Blowup (1966) found Michelangelo Antonioni at the peak of his renown, yet, rather than resting on his laurels, he was embracing all things new. Following the astonishing Red Desert (1964), it was only his second film in colour, and every arresting hue feels precisely selected and shot-through with wonder. Blowup was Antonioni’s first film in English, with dialogues written by playwright Edward Bond. Most notably, while Antonioni was already well into middle-age, Blowup is immersed in the youth culture of its moment, its costumes colourful, scanty and modern, its London fully swinging, populated with the likes of Jane Birkin, Verushka and the Yardbirds, and with kids running wild in the streets, or anyway as wild as a troupe of mimes can get. We see these merry-making mimes flood into frame at Blowup’s beginning and at its end, when they enjoy a tennis match sans ball or rackets, serving as a reminder that the visible world is riddled with illusion. Is seeing believing, or is the reverse true? Is a photograph a way of obscuring reality or does it reveal a reality we’d otherwise never see? These questions haunt Blowup—and, as is often the case with Antonioni, they’re questions that will remain dutifully unresolved.
An unnamed photographer (David Hennings) takes photos of a man and a woman in a park. The woman (Vanessa Redgrave) demands the negatives. The photographer tells her she has to wait as he has other things on the roll. Eventually the photographer develops the film, makes prints of the images taken in the park, and, as takes photos of the photos, enlarging one detail until it becomes clearer and then more abstract, he comes to believe that he’s photographed a crime. The script was put together by Antonioni and Tonino Guerra, but a prominent credit is given to a story, alternately translated as ‘Blowup’ or ‘The Devil’s Drool,’ by the great Argentine author Julio Cortázar. It’s a generous credit, in that what happens in Blowup echoes its source material only in essence; its characters, setting and situation are very different. But Antonioni was an artist who appreciated just how rare a truly perfect idea is—and the idea of Cortázar’s story is so good it inspired at least two more excellent movies, Coppola’s The Conversation (1974) and Brian De Palma’s Blow Out (1981), though both cleverly trade photography for sound recording.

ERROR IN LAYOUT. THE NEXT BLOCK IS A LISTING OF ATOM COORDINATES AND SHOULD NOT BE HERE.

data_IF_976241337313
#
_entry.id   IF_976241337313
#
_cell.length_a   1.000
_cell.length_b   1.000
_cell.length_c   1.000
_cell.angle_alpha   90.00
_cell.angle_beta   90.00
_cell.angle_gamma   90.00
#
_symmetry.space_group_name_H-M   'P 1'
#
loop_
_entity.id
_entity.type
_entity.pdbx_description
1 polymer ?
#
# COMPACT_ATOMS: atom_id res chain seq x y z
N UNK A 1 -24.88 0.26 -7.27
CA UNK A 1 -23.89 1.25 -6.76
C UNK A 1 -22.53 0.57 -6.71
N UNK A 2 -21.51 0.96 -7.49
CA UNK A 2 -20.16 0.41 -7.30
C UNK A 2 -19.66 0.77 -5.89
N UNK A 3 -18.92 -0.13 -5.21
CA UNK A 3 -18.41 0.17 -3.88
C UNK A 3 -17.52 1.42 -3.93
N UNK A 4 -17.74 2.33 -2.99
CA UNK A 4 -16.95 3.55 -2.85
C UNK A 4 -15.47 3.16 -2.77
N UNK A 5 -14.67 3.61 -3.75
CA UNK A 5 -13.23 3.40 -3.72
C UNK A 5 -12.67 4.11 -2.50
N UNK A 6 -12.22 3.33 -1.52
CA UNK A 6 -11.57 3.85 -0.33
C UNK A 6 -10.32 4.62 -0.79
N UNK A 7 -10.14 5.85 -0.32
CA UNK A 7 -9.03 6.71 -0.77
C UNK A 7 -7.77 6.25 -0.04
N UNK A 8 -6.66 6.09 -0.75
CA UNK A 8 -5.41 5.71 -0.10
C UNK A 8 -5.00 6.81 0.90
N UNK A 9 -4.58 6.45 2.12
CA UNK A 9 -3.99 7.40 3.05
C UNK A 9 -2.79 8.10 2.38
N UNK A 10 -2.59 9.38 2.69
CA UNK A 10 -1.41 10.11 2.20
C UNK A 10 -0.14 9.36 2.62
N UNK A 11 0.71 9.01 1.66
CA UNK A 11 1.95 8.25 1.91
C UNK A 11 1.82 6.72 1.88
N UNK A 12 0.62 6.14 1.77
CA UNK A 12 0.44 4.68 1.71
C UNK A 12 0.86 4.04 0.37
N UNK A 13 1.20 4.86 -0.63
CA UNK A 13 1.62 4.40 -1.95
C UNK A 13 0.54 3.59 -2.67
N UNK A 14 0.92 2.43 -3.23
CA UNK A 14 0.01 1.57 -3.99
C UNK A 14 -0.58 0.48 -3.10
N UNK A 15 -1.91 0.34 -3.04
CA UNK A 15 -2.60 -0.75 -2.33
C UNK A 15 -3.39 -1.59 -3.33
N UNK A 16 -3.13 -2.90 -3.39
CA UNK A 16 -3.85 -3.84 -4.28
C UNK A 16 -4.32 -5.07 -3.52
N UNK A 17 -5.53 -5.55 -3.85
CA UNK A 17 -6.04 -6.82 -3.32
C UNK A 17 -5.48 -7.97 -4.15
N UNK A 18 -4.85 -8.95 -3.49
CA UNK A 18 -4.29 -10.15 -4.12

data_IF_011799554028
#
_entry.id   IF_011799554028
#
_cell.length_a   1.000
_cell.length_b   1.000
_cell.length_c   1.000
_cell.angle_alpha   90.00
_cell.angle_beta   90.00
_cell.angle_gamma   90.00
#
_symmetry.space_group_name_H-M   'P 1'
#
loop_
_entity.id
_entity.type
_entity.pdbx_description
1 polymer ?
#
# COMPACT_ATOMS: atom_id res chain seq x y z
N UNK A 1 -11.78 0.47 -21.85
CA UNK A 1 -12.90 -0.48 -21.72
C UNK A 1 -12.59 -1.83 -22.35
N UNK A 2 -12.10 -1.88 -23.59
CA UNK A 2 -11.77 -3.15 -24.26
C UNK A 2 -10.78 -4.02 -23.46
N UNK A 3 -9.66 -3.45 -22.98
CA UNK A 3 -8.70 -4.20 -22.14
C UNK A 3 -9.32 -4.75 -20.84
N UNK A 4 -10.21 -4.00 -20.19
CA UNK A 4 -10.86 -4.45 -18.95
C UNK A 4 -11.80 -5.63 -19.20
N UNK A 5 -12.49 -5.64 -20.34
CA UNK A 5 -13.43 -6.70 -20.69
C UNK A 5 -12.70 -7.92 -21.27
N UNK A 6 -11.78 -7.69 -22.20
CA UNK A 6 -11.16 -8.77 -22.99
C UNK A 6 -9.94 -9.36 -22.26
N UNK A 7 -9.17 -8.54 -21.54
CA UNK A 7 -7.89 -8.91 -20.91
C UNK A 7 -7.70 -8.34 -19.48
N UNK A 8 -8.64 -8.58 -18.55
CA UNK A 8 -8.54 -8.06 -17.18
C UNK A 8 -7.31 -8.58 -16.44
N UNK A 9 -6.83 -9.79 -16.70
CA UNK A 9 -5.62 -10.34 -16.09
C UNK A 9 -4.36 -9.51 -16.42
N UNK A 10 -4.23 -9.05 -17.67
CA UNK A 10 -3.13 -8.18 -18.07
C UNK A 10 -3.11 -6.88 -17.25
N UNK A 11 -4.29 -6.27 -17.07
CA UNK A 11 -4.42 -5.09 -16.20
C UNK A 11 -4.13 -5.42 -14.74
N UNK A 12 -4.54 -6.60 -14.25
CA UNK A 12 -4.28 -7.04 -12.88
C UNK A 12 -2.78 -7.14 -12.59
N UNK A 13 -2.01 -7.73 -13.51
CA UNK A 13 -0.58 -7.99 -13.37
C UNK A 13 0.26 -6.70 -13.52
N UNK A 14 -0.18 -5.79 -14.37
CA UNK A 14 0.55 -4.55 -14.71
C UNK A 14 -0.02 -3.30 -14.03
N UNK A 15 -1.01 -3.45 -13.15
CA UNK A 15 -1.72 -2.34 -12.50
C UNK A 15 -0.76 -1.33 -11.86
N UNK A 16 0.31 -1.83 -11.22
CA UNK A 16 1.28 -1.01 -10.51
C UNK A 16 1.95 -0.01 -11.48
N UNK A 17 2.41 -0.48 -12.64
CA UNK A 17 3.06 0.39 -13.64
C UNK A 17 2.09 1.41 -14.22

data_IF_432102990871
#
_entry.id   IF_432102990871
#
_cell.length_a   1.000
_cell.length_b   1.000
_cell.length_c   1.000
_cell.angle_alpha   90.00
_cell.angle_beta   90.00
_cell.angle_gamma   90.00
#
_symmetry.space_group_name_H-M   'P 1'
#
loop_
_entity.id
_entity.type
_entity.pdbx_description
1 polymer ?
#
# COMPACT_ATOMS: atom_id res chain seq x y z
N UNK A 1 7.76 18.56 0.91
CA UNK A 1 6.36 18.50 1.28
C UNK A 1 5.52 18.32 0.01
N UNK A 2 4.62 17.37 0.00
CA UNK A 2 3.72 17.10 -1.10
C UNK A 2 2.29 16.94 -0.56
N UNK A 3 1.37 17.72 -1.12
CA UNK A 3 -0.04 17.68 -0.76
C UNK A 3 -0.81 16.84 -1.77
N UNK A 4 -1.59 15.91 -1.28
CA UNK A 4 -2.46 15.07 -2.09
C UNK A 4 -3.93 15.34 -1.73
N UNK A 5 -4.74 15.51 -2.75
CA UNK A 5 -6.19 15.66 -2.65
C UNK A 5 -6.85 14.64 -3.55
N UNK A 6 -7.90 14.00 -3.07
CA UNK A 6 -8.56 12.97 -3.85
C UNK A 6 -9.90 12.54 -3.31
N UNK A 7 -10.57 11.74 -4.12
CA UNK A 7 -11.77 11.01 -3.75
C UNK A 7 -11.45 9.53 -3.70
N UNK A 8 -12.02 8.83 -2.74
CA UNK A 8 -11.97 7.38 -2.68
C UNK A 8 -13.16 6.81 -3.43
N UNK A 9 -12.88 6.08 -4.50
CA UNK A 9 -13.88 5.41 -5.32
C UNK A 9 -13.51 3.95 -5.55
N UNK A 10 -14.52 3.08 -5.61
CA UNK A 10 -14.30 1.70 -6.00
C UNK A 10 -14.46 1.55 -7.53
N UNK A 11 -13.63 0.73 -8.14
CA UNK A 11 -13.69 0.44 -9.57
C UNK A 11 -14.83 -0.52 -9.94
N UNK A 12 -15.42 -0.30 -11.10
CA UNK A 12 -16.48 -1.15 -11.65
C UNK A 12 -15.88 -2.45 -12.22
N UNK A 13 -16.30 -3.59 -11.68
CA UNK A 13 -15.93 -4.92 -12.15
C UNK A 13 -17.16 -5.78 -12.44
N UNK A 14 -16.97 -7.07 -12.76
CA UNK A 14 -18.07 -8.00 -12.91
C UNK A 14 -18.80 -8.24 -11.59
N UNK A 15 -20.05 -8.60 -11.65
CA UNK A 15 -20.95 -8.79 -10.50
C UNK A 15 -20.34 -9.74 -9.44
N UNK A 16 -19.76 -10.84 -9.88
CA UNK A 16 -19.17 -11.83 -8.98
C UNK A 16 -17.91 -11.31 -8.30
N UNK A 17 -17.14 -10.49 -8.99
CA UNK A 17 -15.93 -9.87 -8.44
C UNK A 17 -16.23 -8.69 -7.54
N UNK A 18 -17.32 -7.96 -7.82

It must be said that Blowup does nothing to counter Antonioni’s tendency to put utterly unpleasant men at the centre of his films. Ostensibly based on photographer David Bailey, Blowup’s protagonist is a prick, treating models in a way that alternately reads as sexual harassment or verbal abuse. Still, watching him work is fascinating, and his lack of empathy, or rather, his overwhelming focus on his own creative work, drives the story forward in a way that a more sensitive and sociable protagonist wouldn’t have managed. All he wants is the most compelling, most beautiful, most mysterious images possible, and if he has to disguise himself as a homeless person, scream at models or put himself in danger to get these images, so be it. Though on first glimpse Blowup seems locked in time, a closer examination reveals a timeless notion at its heart, something about truth and technology, and what happens when the world is broken down into frozen fragments. Which begs the question: where is the Blowup for our digital age?